About ApNano Materials:
ApNano Materials (www.apnano.com), is a private nanotechnology company founded in 2002 by Dr. Menachem Genut, President and CEO and Mr Aharon Feuerstein, Chairman and CFO. ApNano Materials was incorporated in the US and is headquartered in New York, USA. Its fully-owned Israeli subsidiary - NanoMaterials, Ltd., is located in the high tech science park adjacent to the Weizmann Institute campus in Nes Ziona, Israel. The company was granted an exclusive license by Yeda Research and Development Co. Ltd, the commercial arm of the Weizmann Institute of Science, Israel, to manufacture, commercialize and sell a new class of nanomaterials based on inorganic compounds that were discovered at the Institute. The shareholders of ApNano Materials, besides the founders, are Newton Technology VC Fund, Yeda Research and Development Co. LTD. (the commercial arm of the Weizmann Institute of Science), AYYT Technological Applications and Date Update LTD. (the commercial arm of Holon Academic Institute of Technology, Israel), and private European investors.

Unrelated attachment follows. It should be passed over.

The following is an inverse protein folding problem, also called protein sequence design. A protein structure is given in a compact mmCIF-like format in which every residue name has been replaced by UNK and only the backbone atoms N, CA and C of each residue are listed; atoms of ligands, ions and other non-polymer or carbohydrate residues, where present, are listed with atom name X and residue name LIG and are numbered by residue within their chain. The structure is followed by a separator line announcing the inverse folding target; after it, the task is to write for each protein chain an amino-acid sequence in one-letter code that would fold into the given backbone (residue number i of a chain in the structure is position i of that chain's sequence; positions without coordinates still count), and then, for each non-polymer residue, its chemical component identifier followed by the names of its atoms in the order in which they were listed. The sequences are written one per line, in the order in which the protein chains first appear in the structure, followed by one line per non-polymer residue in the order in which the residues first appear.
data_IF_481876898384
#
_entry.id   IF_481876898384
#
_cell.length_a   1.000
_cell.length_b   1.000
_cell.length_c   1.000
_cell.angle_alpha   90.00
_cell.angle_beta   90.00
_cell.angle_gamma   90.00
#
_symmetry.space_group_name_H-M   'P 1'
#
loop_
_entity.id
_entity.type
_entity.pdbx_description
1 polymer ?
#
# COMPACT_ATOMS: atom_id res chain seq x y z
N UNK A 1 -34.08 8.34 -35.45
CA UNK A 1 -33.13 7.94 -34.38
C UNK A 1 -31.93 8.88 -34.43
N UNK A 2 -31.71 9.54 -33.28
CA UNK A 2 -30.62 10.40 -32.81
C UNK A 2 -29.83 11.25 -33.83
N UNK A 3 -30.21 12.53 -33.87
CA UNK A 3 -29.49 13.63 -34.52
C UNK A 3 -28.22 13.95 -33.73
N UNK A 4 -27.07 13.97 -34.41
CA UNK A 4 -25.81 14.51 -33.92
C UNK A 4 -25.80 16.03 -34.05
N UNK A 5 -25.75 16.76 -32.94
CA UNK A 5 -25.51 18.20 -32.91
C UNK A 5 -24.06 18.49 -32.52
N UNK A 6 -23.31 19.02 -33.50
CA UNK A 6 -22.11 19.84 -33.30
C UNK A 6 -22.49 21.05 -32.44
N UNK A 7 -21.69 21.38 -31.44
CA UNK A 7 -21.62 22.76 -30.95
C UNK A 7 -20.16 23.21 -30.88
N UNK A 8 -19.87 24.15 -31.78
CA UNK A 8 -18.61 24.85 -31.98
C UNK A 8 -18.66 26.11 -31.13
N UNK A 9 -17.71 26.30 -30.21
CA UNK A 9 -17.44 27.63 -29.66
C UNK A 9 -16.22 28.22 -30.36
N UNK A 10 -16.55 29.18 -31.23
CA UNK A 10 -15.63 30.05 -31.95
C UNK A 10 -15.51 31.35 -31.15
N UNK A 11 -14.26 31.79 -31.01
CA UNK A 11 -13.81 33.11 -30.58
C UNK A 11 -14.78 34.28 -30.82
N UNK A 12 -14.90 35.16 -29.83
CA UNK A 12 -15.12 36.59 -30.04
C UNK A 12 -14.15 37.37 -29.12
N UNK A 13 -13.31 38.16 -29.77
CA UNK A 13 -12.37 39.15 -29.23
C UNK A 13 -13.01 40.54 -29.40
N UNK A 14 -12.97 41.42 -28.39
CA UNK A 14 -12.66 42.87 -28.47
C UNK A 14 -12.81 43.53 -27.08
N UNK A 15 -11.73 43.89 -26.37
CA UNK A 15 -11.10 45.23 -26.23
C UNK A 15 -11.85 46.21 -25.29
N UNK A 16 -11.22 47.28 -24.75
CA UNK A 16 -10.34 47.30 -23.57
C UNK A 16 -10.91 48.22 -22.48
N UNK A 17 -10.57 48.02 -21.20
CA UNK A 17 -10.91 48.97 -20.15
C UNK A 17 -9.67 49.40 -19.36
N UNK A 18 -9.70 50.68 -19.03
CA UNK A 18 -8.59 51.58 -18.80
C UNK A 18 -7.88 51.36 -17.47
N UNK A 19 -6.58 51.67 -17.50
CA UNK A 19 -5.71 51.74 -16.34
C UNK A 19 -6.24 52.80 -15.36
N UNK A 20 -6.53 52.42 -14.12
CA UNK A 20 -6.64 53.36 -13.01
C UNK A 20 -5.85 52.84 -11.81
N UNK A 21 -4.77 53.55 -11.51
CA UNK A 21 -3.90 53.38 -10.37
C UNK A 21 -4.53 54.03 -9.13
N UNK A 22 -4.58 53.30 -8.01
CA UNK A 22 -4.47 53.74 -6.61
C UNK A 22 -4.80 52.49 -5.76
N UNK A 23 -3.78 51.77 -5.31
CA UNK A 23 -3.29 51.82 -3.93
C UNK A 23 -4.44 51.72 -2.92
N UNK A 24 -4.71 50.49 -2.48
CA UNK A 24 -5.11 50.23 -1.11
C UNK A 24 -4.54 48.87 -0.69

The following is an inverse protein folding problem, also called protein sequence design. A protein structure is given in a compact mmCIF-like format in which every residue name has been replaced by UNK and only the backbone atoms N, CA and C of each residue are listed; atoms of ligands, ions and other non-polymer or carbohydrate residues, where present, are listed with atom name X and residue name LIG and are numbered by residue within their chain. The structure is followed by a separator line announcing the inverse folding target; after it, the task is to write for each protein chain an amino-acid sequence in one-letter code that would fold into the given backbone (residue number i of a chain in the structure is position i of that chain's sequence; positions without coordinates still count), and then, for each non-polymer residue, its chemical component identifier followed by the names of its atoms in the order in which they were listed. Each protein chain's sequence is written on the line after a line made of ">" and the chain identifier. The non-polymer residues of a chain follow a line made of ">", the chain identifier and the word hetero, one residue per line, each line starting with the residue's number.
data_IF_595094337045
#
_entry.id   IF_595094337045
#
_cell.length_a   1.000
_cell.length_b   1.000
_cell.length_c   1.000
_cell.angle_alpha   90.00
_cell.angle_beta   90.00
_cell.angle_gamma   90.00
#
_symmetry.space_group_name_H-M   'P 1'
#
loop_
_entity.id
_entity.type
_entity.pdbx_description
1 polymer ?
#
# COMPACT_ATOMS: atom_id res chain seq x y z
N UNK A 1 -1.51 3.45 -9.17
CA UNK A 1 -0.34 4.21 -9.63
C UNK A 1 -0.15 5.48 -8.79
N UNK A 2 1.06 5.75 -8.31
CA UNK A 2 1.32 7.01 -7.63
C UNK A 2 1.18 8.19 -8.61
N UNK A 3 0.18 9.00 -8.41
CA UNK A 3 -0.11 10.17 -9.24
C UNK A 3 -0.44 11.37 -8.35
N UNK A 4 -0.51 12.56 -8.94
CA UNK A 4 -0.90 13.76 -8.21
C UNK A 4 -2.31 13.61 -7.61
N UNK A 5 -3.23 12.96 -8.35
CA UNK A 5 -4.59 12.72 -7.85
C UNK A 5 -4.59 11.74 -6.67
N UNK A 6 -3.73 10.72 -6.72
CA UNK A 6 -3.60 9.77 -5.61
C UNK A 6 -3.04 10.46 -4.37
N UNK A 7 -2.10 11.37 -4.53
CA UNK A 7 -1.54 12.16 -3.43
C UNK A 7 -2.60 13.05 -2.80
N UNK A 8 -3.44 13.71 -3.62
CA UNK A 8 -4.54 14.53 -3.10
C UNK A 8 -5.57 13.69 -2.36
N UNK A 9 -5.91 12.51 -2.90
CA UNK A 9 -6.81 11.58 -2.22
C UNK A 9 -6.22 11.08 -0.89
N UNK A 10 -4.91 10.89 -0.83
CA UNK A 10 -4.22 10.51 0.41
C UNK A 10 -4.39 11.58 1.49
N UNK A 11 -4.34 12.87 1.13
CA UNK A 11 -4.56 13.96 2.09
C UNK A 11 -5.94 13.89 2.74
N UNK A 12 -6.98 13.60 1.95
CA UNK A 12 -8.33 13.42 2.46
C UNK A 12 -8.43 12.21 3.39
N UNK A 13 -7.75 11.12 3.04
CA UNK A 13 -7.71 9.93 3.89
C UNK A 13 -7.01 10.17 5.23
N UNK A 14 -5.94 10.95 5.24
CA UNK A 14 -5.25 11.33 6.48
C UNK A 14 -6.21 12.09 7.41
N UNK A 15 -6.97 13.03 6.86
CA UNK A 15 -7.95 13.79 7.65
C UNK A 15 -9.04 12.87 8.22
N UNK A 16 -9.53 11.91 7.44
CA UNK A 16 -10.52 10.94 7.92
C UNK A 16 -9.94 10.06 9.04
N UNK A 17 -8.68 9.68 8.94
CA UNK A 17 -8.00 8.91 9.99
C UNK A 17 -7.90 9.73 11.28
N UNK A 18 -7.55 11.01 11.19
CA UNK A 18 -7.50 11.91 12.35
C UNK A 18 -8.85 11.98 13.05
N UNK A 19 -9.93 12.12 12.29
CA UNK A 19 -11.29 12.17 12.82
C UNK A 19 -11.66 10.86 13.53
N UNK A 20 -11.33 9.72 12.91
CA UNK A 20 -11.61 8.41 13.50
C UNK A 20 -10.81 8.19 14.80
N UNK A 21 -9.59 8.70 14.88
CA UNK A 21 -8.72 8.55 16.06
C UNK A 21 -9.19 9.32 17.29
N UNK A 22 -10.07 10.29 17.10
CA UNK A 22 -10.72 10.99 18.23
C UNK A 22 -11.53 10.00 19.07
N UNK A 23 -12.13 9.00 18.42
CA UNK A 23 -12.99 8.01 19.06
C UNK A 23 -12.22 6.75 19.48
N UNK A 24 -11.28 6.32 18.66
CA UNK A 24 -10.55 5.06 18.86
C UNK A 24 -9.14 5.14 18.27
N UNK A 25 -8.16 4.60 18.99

NanoLub, a green, environmentally friendly material, is a trademark of ApNano Materials, Inc..
For more information, please visit www.apnano.comContact:
Issuers of news releases, not 7th Wave, Inc. or Nanotechnology Now, are solely responsible for the accuracy of the content.
|Related News Press|
National Conference on Nanomaterials, (NCN-2017) April 21st, 2017
NIST physicists show ion pairs perform enhanced 'spooky action' March 30th, 2017
Better living through pressure: Functional nanomaterials made easy April 19th, 2017
Rare-earths become water-repellent only as they age March 22nd, 2017
Imaging the inner workings of a sodium-metal sulfide battery for first time: Understanding how the structural and chemical makeup of the material changes during the charge/discharge process could help scientists advance battery design for future energy storage needs March 9th, 2017